| Lobbyist Rules
|Posted Under: Government • Monday Morning Outlook • Taxes
Just about every year, Congress votes to pass a set of so-called "extenders," – temporary tax provisions – that provide an incentive or benefit for certain types of behavior. There are dozens (50 or more) of these temporary provisions in the tax code and, typically, they are extended for one or two years.
Last year, in the debt ceiling deal, the Congress put off a vote on these extenders, partly because they "cost" a great deal. According to the Congressional Budget Office (CBO), extending all the current temporary provisions over the period 2014-2024 would cost roughly $1 trillion. In other words, tax receipts would be reduced by an average of about $100 billion per year if these provisions were reinstated.
Normally, we would argue tax cuts are good for the economy and tax increases are bad. However, as a whole, these extenders represent what is wrong with fiscal policy in America these days. First, these lobbyist-driven deals distort resource allocation. Temporary tax credits and incentives for the environmentally-friendly industries of fuel-cell motor vehicles, three-wheeled vehicles, alternative fuels, and energy-efficient homes, siphon resources from productive and profitable sectors of the economy to support non-profitable sectors. Subsidizing one industry at the expense of another can lead to fewer jobs overall, if the resulting allocation is less efficient.
Second, many extenders are just spending in disguise. A tax credit is another way of saying Congress wants resources directed in a politically chosen direction. A more honest approach would be for Congress to directly spend its tax receipts in areas, sectors and industries that it deems suitable. In that way, an honest accounting of what it is choosing to do would be much more transparent.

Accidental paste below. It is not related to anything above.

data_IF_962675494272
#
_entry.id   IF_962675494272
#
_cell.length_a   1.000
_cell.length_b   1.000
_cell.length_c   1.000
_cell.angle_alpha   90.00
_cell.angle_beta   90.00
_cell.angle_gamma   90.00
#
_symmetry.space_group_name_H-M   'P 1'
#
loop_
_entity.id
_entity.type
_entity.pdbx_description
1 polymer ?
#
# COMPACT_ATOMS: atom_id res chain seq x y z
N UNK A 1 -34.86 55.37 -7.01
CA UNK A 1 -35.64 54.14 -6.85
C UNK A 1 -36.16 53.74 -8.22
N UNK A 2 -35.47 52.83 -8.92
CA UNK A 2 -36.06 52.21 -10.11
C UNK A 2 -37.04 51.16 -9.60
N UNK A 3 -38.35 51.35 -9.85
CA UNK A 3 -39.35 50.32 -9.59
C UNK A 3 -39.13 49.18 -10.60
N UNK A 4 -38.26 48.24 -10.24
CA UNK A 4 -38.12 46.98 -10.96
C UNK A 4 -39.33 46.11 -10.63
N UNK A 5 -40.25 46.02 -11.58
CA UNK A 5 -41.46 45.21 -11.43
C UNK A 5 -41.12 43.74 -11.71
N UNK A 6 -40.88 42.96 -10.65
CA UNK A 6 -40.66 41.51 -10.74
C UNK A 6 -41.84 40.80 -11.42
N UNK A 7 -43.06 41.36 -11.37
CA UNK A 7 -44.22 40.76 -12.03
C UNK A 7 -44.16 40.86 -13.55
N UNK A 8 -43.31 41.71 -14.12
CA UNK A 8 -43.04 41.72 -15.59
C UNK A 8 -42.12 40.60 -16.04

And, third, by convention, CBO budget projections treat these provisions as if they expire (even though they are almost always extended), which artificially overstates future tax revenues. As a result, when Congress and the White House come up with spending cuts to offset the loss in tax receipts it results in even more patch-work, temporary actions.
Fourth, each of the extenders has a lobbyist or group of lobbyists attached to it. The best lobbyists win...and politicians who support certain extenders and credits get support in return.
Fifth, any group that benefits from a specified extender or credit, almost by definition, is a group that will not support, or find it hard to support, any tax reform that reduces its benefits. As a result, movement toward a lower, flatter tax system (with fewer deductions and credits) is a harder sell, politically, than it would be otherwise.
Given all of this, the Congress is now working toward a retroactive passage of these temporary tax provisions. Instead, we think this is an opportunity to change course and work toward true tax reform. Let these temporary provisions die!
Some would say this is a tax hike, but it would not change our forecast for the economy. Yes, the loss of some provisions, like bonus depreciation, small-business expensing and a research and experimentation credit, might cause short-term issues for some companies, but, the positive impact of a more efficient allocation of resources in the short, medium, and longer-term will offset any negatives.
If the US ever wants to see 4% growth again – it should end the extenders. Not only will it make government more honest, it will reduce the influence of lobbyists and fuel a more efficient economy.
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